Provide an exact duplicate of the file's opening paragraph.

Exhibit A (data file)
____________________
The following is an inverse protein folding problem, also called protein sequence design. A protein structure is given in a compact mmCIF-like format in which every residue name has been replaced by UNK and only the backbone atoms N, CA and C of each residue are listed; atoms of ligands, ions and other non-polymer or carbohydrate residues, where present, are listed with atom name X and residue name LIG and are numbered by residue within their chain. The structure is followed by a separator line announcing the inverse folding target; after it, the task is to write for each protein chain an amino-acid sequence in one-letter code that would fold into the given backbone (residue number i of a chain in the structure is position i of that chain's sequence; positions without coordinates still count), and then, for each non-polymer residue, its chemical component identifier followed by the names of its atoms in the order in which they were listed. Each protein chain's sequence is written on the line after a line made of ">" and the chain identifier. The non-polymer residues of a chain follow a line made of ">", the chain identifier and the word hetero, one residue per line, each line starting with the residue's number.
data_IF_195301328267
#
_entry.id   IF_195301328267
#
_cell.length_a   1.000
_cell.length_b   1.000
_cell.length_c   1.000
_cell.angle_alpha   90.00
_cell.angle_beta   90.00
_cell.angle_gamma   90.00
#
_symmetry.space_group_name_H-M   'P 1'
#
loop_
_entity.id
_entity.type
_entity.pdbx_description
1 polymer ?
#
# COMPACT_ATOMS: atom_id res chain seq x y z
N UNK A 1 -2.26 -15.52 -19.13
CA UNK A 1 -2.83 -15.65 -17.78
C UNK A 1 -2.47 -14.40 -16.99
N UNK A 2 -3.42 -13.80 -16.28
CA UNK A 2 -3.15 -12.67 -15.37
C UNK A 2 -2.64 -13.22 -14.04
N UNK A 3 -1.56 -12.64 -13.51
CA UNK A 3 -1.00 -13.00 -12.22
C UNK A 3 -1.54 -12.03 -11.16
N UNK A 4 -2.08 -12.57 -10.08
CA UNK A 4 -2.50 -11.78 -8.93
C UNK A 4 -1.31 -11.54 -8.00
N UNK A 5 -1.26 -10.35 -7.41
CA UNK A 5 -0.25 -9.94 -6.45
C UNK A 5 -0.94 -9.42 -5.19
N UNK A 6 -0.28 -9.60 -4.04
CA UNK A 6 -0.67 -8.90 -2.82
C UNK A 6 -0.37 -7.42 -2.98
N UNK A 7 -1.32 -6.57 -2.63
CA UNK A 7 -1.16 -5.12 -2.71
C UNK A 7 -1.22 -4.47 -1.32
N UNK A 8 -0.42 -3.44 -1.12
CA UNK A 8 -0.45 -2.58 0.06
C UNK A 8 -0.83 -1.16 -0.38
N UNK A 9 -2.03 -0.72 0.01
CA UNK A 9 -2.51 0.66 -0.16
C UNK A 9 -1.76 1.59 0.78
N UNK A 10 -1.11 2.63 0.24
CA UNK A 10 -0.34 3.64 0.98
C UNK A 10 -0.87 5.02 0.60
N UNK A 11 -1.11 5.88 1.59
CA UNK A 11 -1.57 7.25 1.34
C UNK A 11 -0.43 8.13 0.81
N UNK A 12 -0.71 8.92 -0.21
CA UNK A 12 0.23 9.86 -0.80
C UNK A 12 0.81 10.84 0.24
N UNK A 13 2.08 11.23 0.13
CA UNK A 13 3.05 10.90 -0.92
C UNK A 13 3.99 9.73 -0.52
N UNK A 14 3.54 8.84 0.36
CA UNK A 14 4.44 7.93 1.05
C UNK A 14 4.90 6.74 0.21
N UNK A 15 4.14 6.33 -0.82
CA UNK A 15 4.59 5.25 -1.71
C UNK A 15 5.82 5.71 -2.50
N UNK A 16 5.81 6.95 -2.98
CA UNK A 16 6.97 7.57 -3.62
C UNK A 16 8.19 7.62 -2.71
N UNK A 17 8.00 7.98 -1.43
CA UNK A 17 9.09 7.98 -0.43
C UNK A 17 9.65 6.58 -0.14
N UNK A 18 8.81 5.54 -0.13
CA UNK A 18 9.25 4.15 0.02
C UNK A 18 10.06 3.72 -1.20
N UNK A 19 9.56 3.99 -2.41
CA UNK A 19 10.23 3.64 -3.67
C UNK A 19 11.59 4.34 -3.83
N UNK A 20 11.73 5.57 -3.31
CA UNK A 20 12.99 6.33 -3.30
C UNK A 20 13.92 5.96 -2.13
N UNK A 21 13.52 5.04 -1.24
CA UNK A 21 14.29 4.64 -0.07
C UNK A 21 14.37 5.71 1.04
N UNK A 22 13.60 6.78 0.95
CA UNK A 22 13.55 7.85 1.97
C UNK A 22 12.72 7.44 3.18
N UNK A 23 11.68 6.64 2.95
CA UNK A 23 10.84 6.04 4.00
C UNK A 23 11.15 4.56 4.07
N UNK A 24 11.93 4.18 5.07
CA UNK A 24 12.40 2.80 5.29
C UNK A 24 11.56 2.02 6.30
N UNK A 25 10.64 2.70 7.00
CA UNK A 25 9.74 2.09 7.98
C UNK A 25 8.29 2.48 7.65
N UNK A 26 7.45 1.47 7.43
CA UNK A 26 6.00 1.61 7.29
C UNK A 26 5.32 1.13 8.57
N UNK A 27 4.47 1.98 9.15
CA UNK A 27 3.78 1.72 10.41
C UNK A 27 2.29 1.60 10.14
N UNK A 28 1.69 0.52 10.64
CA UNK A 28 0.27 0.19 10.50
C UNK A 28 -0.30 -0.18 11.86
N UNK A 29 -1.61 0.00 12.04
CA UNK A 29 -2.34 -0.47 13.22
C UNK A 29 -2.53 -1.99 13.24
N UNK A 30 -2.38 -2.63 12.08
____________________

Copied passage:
The following is an inverse protein folding problem, also called protein sequence design. A protein structure is given in a compact mmCIF-like format in which every residue name has been replaced by UNK and only the backbone atoms N, CA and C of each residue are listed; atoms of ligands, ions and other non-polymer or carbohydrate residues, where present, are listed with atom name X and residue name LIG and are numbered by residue within their chain. The structure is followed by a separator line announcing the inverse folding target; after it, the task is to write for each protein chain an amino-acid sequence in one-letter code that would fold into the given backbone (residue number i of a chain in the structure is position i of that chain's sequence; positions without coordinates still count), and then, for each non-polymer residue, its chemical component identifier followed by the names of its atoms in the order in which they were listed. Each protein chain's sequence is written on the line after a line made of ">" and the chain identifier. The non-polymer residues of a chain follow a line made of ">", the chain identifier and the word hetero, one residue per line, each line starting with the residue's number.